(RxWiki News) Giving a child the best shot at a healthy life starts with a healthy pregnancy. Smoking during pregnancy may do more than just physical harm to the baby — behavioral problems may surface years later in the child.
In a recent study, researchers followed a group of kids to see if being exposed to their mother's smoking in the womb was related to the kids' developing behavior problems. Some of the kids were raised by their biological moms, while others were raised by adopted moms, to control for environmental factors in behavior.
The results of this study showed that it didn't matter whether kids were raised by biological or adopted mothers, prenatal smoking by the mother while the child was in the womb was associated with misbehaving among 4- to 10-year-olds.
"Quit smoking, especially if you're pregnant."
Darya Gaysina, PhD, from the College of Medicine, Biological Sciences and Psychology at the University of Leicester in England, led a team of researchers to investigate whether maternal smoking during pregnancy had any influence on later conduct disorders in children.
According to these researchers, when pregnant women smoke, the oxygen supply to the fetus is reduced. Previous research has suggested that prenatal smoking (smoking while pregnant) can play a role in later conduct disorders in children. However, an argument can be made that conduct disorders develop from the environment in which the child is raised.
A unique element to this study was the inclusion of adopted children. The researchers tracked prenatal smoking in children who were raised in homes with either a biological mother or an adopted mother. This approach allowed the researchers to test for links between prenatal smoking and conduct disorders that can't be explained by the children's home environment alone.
For this study, the researchers used data from three ongoing studies in the UK, the US and New Zealand. The studies included 1,724 kids who were raised by their biological mothers and 552 who were raised by adopted mothers.
The UK study included kids who had been conceived with in vitro fertilization (IVF), with 175 not being genetically related to the mother and 36 not being genetically related to the mother or father.
Parents reported conduct problems appearing in their children between 4 to 10 years of age. Conduct disorder-related behaviors included impulsiveness, aggression, vandalism, stealing and lack of empathy towards others.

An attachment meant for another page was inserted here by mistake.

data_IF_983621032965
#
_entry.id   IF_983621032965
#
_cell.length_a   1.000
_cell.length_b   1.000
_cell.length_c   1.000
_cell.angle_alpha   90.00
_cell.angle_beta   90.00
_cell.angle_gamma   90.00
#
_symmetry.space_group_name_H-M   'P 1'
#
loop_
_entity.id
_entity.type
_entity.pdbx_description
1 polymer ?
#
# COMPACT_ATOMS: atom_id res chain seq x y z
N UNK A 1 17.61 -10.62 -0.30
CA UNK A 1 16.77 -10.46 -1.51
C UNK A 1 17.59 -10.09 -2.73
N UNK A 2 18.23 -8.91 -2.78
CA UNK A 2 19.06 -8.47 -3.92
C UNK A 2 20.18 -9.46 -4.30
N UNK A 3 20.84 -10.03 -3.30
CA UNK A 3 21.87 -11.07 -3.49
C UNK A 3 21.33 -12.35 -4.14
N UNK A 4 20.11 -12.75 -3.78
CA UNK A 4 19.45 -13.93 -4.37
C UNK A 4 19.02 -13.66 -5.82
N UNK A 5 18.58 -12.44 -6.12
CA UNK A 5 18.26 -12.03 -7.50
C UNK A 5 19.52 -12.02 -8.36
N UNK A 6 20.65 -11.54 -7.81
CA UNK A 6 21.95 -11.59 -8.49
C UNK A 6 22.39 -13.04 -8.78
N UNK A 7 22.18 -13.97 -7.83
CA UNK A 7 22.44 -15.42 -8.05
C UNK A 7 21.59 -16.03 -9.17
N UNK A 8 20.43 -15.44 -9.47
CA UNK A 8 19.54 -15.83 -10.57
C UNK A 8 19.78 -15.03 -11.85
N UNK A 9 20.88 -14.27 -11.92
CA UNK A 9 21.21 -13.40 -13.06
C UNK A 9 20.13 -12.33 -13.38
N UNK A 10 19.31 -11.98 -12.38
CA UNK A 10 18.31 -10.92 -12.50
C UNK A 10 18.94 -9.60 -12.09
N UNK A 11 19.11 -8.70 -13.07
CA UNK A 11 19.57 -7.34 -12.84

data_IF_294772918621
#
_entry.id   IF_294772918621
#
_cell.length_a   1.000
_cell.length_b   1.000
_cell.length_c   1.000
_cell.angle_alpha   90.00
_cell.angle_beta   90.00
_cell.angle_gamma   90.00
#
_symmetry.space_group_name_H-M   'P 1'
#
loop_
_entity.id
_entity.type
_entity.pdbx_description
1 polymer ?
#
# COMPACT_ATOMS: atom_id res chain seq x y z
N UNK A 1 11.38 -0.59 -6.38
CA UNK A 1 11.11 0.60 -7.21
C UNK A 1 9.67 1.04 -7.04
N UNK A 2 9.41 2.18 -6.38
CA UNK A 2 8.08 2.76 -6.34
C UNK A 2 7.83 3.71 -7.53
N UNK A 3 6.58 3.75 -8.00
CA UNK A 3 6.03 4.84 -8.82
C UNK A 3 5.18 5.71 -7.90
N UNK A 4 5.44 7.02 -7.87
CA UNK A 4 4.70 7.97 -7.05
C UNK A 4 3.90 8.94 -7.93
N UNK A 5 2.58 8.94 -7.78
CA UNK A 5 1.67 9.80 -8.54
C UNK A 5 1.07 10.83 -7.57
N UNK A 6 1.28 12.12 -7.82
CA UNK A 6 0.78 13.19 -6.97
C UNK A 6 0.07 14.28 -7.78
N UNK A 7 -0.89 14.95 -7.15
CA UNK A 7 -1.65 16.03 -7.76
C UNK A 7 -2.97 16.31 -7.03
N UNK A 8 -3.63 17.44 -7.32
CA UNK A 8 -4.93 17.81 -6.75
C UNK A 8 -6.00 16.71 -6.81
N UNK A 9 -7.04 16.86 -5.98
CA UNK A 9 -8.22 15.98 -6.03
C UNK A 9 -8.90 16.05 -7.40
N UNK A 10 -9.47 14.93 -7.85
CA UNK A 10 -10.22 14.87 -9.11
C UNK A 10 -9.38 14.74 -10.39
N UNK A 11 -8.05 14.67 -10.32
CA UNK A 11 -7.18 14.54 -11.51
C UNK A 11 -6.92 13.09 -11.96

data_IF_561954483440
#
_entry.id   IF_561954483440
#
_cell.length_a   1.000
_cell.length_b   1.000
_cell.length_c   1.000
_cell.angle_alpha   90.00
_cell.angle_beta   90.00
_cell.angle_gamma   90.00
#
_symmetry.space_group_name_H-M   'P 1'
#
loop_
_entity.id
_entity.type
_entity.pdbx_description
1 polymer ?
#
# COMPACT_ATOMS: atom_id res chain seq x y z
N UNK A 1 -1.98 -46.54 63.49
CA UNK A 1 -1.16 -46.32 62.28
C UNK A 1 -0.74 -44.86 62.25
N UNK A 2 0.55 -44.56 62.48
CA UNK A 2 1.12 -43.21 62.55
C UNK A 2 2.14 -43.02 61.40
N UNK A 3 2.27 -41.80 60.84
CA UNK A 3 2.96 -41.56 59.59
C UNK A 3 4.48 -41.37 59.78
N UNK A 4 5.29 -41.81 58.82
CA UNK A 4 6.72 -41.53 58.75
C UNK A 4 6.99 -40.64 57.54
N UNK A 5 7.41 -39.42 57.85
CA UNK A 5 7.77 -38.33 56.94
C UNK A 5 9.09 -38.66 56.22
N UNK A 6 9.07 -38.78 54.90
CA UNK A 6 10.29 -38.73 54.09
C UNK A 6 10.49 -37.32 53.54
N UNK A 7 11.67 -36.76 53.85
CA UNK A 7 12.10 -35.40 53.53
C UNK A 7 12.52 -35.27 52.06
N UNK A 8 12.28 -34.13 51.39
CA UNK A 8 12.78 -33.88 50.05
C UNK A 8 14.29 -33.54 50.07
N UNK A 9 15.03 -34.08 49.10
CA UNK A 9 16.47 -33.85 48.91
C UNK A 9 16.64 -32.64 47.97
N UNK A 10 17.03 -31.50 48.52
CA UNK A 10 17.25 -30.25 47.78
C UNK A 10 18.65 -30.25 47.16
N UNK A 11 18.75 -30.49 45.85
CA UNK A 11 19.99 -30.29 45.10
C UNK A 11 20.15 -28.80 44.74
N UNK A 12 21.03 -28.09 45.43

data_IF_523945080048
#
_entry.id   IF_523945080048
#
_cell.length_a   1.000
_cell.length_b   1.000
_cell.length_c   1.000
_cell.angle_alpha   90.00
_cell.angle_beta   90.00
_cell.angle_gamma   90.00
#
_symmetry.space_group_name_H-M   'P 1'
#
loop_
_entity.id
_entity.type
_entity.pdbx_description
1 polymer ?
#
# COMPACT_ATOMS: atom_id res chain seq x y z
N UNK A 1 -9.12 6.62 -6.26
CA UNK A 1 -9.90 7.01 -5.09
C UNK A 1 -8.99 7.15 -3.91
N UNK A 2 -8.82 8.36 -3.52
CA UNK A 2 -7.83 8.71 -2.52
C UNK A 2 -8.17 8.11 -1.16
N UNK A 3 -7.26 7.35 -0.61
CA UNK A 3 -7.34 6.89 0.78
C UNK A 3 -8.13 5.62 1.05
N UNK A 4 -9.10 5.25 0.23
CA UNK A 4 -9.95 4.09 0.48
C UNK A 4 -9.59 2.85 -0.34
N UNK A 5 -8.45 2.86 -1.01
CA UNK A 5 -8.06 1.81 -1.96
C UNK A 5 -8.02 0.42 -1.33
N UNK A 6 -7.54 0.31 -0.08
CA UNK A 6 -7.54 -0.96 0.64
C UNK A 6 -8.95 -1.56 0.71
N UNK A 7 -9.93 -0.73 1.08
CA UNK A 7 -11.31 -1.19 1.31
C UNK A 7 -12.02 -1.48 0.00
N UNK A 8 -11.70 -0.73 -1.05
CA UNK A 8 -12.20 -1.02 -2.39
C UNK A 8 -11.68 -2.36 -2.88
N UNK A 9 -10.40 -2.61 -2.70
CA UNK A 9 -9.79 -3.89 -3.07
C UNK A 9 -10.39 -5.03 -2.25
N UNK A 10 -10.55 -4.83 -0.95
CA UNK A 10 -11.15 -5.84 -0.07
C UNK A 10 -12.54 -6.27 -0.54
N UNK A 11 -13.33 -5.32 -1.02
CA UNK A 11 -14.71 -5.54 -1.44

The researchers gathered data on how many cigarettes the mothers smoked each day during their pregnancies. Parents were also asked whether they shouted at, were critical towards or were physically aggressive with their children.
The results of this study showed that 50 percent of the kids raised by adopted mothers and 33 percent of kids raised by biological mothers in New Zealand were exposed to smoking in the womb.
In the US, 41 percent of kids who were raised by their biological mothers were exposed to smoking in the womb. In the IVF study, 6 percent of kids raised by their biological mothers and 4 percent raised by genetically unrelated mothers were exposed to smoking in the womb.
After adjustments for gender, socioeconomic status, environment, parental education and parental behavior, prenatal smoking was still linked to conduct disorders in the children. The severity of the conduct disorder also increased as the amount of prenatal smoking increased.
The authors concluded that prenatal smoking was related to the later development of conduct problems in kids, regardless of the child being raised by a biological or adopted mother.
"[W]e can now recognize that maternal smoking during pregnancy creates a population of individuals at greater risk for specific behavioral disorders," Theodore A. Slotkin, PhD, from the Department of Pharmacology and Cancer Biology at Duke University Medical Center in North Carolina, wrote in a related commentary.
This study was published in July in JAMA Psychiatry.
The Health Research Council of New Zealand, the Canterbury Medical Research Foundation and several agencies within the National Institutes of Health provided funding for this project. No conflicts of interest were reported.